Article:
DIY Coasters with Infusible Ink

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Learn the ins and outs of using Cricut’s infusible ink to create beautiful DIY coasters that make a wonderful handmade gift!

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DIY Coasters with Infusible Ink

Today is all about handmade gift ideas, so these DIY coasters fit right in! This is the first project I’ve made with infusible ink and I am hooked! It’s so satisfying to peel away the carrier sheet to reveal a vibrant and smooth design. Let me show you how I made these ceramic coasters with infusible ink.

Supplies Needed:

You’ll first want to start by choosing the designs for these DIY coasters. If you’d like to use the same files I created for this project, you can get the .svg files by subscribing to my email newsletter in the box below.

I designed these files on my iPad in the Procreate app. Want to learn more about hand lettering and creating SVG files with an iPad? Check out my other blog, Designs by Amanda Kay, to learn more.

One thing I love about the Cricut Design Space is that I can use it on my iPad and send files directly from it to the machine. It even has a handy place to sit my iPad or phone.

For these DIY coasters or any project where you are cutting infusible ink, you’ll use the standard grip mat. You will also place the infusible ink transfer sheet with the design face up, like in the picture shown. Just like with HTV, you’ll want to mirror the images before cutting as well.

After cutting, it’s time to weed the designs. Infusible ink is paper, so you can slightly bend the paper to easily weed the design out. For these designs, I did a subtractive method, leaving the outline of words and shapes rather than leaving the words themself.

The next steps are outlined in detail on the Cricut help page and you can watch the video below as well. Heat up the Easy Press or heat press to let it warm up while you move on to the next steps.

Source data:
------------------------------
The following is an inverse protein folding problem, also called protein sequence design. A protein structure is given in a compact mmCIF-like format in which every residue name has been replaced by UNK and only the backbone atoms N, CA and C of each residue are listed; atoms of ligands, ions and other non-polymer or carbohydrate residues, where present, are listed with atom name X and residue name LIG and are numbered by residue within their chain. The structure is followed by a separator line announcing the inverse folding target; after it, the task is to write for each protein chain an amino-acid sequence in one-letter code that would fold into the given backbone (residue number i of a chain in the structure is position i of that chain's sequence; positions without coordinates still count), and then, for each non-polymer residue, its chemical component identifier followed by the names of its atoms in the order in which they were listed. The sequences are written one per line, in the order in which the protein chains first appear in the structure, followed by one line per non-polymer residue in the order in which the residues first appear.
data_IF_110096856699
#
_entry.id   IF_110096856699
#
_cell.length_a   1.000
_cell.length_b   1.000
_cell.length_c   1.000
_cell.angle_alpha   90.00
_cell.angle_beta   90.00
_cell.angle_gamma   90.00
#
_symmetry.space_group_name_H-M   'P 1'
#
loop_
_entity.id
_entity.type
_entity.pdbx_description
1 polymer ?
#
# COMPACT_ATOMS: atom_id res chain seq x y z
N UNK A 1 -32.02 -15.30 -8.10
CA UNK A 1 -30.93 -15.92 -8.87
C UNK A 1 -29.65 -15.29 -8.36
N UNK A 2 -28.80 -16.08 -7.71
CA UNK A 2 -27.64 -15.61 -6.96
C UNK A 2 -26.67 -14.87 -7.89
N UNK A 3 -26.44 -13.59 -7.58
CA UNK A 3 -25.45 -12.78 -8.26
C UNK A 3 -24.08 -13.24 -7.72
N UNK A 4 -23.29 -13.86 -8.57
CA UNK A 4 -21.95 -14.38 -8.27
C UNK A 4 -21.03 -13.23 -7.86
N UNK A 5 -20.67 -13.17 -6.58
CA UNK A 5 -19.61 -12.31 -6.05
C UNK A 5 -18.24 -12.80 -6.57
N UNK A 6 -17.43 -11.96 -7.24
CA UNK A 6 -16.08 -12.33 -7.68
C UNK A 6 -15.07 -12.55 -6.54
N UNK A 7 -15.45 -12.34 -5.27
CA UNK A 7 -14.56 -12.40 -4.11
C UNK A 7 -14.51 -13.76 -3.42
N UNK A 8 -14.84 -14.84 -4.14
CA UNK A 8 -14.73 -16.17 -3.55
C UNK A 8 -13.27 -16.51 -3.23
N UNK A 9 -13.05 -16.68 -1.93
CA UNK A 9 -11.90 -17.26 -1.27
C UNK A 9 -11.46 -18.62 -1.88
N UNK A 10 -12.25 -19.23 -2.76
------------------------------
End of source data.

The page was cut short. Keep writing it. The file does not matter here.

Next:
Put the Easy Press Mat down onto a clean surface and place a piece of white cardstock down on top of the mat to protect it from a possible ink leak.

Clean the ceramic coasters with a lint-free cloth. Then place the design, color side down, onto the face of the coaster. If needed secure the design in place with heat resistant tape.

Next, place the coaster with the design face down onto the white cardstock and Easy Press mat. Then place the butcher paper that comes with the infusible ink transfer sheets on top of the coaster. The order should be Easy Press Mat, white cardstock, infusible ink transfer sheet (with the printed side facing up now), ceramic coaster face down, butcher paper.

Set the Easy Press on top of the coaster, no extra pressure, and set the timer for 240 seconds. YES, that is not a typo for ceramic coasters. You can get this information directly from the Cricut help site.

When the press is finished, remove and let the coasters cool down for about 5-10 minutes. They will be HOT HOT HOT. Do not let your impatience get the best of you because I guarantee you will burn your fingerprints off.

Once the coasters are completely cooled off, flip them over and peel back the transfer paper. You’ll be left with empty carrier sheets and beautiful, vibrantly colored coasters!

This was actually my first project using infusible ink and I was so impressed! It’s amazing to go from vinyl projects to infusible ink. I still stare at them in awe!

If you are planning to gift these DIY coasters to someone, simply tie them together with some ribbon. You can attach one of these printable gift tags for handmade gifts to finish it off.

Watch DIY Coasters Video:

A few tips for saving on cost for this DIY project:

I am very frugal when it comes to crafting, so I try my best to find supplies on sale. Cricut runs sales online very frequently, and you can also save 10% on every purchase with Cricut Access. Michael’s, Jo-Ann, and Hobby Lobby will also have sales on Cricut products. I will always recommend waiting for a sale to purchase supplies, and plan ahead of time!

More crafty coaster ideas:

More Crafty Gift Ideas

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  1. How lovely and very impressive that these are handmade! It’s amazing what you can craft with the Maker. I need to upgrade from my Air Explore 2 sometime soon.

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